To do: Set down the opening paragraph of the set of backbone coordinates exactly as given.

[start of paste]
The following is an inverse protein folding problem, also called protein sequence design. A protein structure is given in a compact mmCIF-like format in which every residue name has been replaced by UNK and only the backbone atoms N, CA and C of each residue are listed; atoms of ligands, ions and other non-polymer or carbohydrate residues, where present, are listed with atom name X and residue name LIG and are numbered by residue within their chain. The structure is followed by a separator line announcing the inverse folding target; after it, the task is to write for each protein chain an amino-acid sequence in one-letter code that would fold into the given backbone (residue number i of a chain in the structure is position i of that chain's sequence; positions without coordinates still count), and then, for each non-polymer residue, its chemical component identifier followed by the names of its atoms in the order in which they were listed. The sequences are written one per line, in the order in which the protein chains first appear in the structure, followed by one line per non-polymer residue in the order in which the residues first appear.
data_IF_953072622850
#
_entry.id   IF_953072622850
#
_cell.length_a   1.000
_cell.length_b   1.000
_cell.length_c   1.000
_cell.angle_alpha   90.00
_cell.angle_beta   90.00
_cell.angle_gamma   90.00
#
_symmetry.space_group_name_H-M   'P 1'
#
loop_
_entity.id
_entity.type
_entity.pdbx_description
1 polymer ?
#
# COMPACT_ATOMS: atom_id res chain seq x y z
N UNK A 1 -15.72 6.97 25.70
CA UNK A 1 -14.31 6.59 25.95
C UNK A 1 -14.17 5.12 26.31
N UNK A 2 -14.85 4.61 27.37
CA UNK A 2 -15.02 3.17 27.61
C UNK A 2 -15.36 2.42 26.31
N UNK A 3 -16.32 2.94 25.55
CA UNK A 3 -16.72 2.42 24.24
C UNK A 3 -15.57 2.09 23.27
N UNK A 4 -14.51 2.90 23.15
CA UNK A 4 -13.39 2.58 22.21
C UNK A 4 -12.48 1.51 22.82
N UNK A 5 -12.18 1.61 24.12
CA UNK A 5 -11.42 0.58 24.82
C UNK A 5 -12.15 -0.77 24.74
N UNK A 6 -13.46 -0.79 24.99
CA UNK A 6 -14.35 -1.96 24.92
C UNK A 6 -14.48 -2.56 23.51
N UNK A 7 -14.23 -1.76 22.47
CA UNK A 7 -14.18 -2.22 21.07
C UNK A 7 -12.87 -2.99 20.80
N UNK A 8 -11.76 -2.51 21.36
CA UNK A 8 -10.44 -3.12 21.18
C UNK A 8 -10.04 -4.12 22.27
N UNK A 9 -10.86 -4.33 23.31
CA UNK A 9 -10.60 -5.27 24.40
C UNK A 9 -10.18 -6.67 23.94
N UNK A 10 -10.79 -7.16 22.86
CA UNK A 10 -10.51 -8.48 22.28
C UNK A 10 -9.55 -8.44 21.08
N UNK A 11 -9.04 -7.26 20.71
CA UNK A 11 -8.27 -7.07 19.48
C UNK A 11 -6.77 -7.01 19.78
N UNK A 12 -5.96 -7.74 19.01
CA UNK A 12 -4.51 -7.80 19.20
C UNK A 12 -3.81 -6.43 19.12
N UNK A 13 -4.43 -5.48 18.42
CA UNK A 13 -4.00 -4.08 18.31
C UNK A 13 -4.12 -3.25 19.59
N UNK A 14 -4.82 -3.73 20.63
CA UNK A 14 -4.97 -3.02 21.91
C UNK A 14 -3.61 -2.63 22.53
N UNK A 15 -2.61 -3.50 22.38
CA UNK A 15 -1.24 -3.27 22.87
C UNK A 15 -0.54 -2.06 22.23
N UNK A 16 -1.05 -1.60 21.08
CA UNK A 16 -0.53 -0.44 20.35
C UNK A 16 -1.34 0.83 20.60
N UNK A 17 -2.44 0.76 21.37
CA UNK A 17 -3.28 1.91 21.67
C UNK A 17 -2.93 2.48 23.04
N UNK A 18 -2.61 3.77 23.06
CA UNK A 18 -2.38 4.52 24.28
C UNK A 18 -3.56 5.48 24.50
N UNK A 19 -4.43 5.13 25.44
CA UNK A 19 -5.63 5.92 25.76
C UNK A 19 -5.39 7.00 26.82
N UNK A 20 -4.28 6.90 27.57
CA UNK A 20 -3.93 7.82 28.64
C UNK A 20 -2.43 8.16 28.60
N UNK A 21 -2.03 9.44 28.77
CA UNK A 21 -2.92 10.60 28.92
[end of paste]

The following is an inverse protein folding problem, also called protein sequence design. A protein structure is given in a compact mmCIF-like format in which every residue name has been replaced by UNK and only the backbone atoms N, CA and C of each residue are listed; atoms of ligands, ions and other non-polymer or carbohydrate residues, where present, are listed with atom name X and residue name LIG and are numbered by residue within their chain. The structure is followed by a separator line announcing the inverse folding target; after it, the task is to write for each protein chain an amino-acid sequence in one-letter code that would fold into the given backbone (residue number i of a chain in the structure is position i of that chain's sequence; positions without coordinates still count), and then, for each non-polymer residue, its chemical component identifier followed by the names of its atoms in the order in which they were listed. The sequences are written one per line, in the order in which the protein chains first appear in the structure, followed by one line per non-polymer residue in the order in which the residues first appear.